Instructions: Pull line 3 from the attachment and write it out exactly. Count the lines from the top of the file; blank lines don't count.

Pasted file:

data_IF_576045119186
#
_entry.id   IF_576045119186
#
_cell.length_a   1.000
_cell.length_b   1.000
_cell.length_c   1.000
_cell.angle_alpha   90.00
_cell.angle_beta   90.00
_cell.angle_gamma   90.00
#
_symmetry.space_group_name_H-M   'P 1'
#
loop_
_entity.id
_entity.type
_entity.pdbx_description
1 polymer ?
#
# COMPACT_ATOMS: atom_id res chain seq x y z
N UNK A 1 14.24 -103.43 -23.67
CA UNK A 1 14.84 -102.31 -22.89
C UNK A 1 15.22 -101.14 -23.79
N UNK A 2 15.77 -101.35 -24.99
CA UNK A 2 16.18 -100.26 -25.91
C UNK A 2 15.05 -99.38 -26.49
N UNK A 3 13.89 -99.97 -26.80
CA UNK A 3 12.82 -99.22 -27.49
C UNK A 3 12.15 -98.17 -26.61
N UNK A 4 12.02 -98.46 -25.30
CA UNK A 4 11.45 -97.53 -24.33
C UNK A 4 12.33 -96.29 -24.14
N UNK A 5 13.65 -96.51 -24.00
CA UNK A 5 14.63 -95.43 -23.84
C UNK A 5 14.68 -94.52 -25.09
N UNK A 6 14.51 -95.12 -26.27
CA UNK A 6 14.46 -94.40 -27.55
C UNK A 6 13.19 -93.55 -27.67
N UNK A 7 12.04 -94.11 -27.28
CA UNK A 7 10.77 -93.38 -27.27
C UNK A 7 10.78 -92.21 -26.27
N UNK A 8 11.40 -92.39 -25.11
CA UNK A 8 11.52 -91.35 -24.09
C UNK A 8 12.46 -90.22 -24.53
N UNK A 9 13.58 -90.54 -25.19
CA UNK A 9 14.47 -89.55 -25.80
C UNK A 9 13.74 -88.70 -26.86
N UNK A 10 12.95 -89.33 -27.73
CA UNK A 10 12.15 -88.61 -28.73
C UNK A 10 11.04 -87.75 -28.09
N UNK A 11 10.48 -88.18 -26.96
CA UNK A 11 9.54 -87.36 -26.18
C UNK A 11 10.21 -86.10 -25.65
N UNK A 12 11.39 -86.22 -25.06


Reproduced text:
_entry.id   IF_576045119186